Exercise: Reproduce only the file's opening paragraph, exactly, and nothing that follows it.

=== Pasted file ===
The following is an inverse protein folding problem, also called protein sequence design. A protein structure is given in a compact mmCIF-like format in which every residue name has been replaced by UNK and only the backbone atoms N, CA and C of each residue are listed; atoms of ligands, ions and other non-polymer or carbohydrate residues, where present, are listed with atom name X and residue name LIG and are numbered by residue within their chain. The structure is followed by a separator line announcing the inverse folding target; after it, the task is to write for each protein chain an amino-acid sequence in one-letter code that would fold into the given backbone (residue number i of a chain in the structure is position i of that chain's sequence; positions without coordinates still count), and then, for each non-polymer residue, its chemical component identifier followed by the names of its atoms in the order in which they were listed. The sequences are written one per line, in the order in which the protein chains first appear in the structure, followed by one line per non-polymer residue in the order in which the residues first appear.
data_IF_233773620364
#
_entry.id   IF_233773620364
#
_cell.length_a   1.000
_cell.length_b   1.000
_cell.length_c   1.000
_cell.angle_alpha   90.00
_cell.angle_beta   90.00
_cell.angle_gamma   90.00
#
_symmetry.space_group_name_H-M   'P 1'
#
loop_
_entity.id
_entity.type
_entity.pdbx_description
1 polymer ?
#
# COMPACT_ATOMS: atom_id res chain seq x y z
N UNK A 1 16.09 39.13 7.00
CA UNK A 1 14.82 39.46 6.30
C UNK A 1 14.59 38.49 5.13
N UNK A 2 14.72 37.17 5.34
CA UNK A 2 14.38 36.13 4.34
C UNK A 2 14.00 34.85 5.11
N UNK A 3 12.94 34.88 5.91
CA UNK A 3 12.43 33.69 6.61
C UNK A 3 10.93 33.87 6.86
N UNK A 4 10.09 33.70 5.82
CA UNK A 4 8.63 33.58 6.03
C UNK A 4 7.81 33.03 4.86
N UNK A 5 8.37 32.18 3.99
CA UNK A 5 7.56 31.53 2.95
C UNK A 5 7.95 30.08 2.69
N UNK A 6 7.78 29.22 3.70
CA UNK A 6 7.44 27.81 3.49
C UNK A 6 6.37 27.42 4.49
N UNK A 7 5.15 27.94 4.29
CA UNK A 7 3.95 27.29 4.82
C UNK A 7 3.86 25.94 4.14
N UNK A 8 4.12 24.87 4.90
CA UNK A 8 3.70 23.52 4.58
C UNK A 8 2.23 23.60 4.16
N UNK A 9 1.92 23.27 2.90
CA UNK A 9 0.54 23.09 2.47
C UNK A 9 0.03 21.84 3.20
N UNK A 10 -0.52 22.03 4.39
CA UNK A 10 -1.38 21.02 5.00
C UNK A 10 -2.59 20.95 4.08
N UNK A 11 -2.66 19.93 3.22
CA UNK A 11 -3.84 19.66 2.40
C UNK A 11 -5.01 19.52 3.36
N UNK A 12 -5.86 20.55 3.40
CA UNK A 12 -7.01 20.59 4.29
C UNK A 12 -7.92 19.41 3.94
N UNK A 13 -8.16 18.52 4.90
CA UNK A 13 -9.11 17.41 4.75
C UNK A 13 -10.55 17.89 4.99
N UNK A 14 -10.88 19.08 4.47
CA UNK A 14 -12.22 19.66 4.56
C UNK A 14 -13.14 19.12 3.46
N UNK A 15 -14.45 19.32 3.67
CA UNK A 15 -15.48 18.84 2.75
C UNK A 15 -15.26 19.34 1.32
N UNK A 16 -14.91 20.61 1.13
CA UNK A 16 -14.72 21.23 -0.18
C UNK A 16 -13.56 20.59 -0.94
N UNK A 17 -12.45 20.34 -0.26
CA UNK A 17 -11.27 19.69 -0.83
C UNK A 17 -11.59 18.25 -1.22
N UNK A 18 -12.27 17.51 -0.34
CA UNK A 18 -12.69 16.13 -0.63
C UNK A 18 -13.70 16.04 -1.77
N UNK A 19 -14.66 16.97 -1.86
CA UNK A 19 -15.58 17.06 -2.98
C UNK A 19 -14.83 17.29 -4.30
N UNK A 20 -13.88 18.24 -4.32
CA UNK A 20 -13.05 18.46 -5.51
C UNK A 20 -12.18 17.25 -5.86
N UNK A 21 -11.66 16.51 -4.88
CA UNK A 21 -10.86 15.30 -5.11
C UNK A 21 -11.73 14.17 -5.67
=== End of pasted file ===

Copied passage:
The following is an inverse protein folding problem, also called protein sequence design. A protein structure is given in a compact mmCIF-like format in which every residue name has been replaced by UNK and only the backbone atoms N, CA and C of each residue are listed; atoms of ligands, ions and other non-polymer or carbohydrate residues, where present, are listed with atom name X and residue name LIG and are numbered by residue within their chain. The structure is followed by a separator line announcing the inverse folding target; after it, the task is to write for each protein chain an amino-acid sequence in one-letter code that would fold into the given backbone (residue number i of a chain in the structure is position i of that chain's sequence; positions without coordinates still count), and then, for each non-polymer residue, its chemical component identifier followed by the names of its atoms in the order in which they were listed. The sequences are written one per line, in the order in which the protein chains first appear in the structure, followed by one line per non-polymer residue in the order in which the residues first appear.